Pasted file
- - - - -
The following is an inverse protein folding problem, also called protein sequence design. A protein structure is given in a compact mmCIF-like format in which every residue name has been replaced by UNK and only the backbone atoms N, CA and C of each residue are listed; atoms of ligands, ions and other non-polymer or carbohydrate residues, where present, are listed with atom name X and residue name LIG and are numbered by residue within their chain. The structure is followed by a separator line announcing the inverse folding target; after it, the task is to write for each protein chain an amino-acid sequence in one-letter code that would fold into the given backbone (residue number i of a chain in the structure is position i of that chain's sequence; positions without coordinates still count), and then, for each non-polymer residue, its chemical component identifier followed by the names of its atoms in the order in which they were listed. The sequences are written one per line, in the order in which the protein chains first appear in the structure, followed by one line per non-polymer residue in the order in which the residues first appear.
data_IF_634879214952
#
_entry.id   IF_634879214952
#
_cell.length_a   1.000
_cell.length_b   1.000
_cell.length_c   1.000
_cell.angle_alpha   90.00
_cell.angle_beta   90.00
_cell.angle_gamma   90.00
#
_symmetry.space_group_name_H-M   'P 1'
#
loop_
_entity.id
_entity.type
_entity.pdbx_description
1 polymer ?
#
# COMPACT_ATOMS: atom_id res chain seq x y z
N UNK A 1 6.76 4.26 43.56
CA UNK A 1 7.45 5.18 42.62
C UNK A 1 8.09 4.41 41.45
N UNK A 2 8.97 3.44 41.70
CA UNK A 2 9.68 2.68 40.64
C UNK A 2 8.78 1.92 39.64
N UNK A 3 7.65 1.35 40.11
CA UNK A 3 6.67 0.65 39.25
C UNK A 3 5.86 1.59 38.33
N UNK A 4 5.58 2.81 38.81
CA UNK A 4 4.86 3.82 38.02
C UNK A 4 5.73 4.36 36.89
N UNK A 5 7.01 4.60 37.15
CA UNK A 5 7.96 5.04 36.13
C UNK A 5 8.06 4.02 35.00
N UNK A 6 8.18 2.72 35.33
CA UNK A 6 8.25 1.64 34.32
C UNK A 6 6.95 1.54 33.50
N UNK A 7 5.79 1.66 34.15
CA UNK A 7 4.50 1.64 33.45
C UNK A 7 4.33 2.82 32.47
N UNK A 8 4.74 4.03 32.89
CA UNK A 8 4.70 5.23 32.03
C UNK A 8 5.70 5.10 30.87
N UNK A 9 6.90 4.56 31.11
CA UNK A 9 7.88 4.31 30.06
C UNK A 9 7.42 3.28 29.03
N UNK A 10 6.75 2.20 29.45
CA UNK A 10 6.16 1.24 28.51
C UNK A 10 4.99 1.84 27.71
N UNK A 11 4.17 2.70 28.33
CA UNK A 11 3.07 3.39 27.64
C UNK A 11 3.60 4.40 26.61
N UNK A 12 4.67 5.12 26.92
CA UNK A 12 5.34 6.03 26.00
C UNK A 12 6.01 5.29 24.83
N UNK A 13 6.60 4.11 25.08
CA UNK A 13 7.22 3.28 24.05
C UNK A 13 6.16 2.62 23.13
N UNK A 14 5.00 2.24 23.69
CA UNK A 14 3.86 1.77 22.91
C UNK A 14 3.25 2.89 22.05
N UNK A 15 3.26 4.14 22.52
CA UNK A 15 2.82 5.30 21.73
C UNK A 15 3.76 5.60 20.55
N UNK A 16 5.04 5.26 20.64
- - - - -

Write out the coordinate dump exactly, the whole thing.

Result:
The following is an inverse protein folding problem, also called protein sequence design. A protein structure is given in a compact mmCIF-like format in which every residue name has been replaced by UNK and only the backbone atoms N, CA and C of each residue are listed; atoms of ligands, ions and other non-polymer or carbohydrate residues, where present, are listed with atom name X and residue name LIG and are numbered by residue within their chain. The structure is followed by a separator line announcing the inverse folding target; after it, the task is to write for each protein chain an amino-acid sequence in one-letter code that would fold into the given backbone (residue number i of a chain in the structure is position i of that chain's sequence; positions without coordinates still count), and then, for each non-polymer residue, its chemical component identifier followed by the names of its atoms in the order in which they were listed. The sequences are written one per line, in the order in which the protein chains first appear in the structure, followed by one line per non-polymer residue in the order in which the residues first appear.
data_IF_634879214952
#
_entry.id   IF_634879214952
#
_cell.length_a   1.000
_cell.length_b   1.000
_cell.length_c   1.000
_cell.angle_alpha   90.00
_cell.angle_beta   90.00
_cell.angle_gamma   90.00
#
_symmetry.space_group_name_H-M   'P 1'
#
loop_
_entity.id
_entity.type
_entity.pdbx_description
1 polymer ?
#
# COMPACT_ATOMS: atom_id res chain seq x y z
N UNK A 1 6.76 4.26 43.56
CA UNK A 1 7.45 5.18 42.62
C UNK A 1 8.09 4.41 41.45
N UNK A 2 8.97 3.44 41.70
CA UNK A 2 9.68 2.68 40.64
C UNK A 2 8.78 1.92 39.64
N UNK A 3 7.65 1.35 40.11
CA UNK A 3 6.67 0.65 39.25
C UNK A 3 5.86 1.59 38.33
N UNK A 4 5.58 2.81 38.81
CA UNK A 4 4.86 3.82 38.02
C UNK A 4 5.73 4.36 36.89
N UNK A 5 7.01 4.60 37.15
CA UNK A 5 7.96 5.04 36.13
C UNK A 5 8.06 4.02 35.00
N UNK A 6 8.18 2.72 35.33
CA UNK A 6 8.25 1.64 34.32
C UNK A 6 6.95 1.54 33.50
N UNK A 7 5.79 1.66 34.15
CA UNK A 7 4.50 1.64 33.45
C UNK A 7 4.33 2.82 32.47
N UNK A 8 4.74 4.03 32.89
CA UNK A 8 4.70 5.23 32.03
C UNK A 8 5.70 5.10 30.87
N UNK A 9 6.90 4.56 31.11
CA UNK A 9 7.88 4.31 30.06
C UNK A 9 7.42 3.28 29.03
N UNK A 10 6.75 2.20 29.45
CA UNK A 10 6.16 1.24 28.51
C UNK A 10 4.99 1.84 27.71
N UNK A 11 4.17 2.70 28.33
CA UNK A 11 3.07 3.39 27.64
C UNK A 11 3.60 4.40 26.61
N UNK A 12 4.67 5.12 26.92
CA UNK A 12 5.34 6.03 26.00
C UNK A 12 6.01 5.29 24.83
N UNK A 13 6.60 4.11 25.08
CA UNK A 13 7.22 3.28 24.05
C UNK A 13 6.16 2.62 23.13
N UNK A 14 5.00 2.24 23.69
CA UNK A 14 3.86 1.77 22.91
C UNK A 14 3.25 2.89 22.05
N UNK A 15 3.26 4.14 22.52
CA UNK A 15 2.82 5.30 21.73
C UNK A 15 3.76 5.60 20.55
N UNK A 16 5.04 5.26 20.64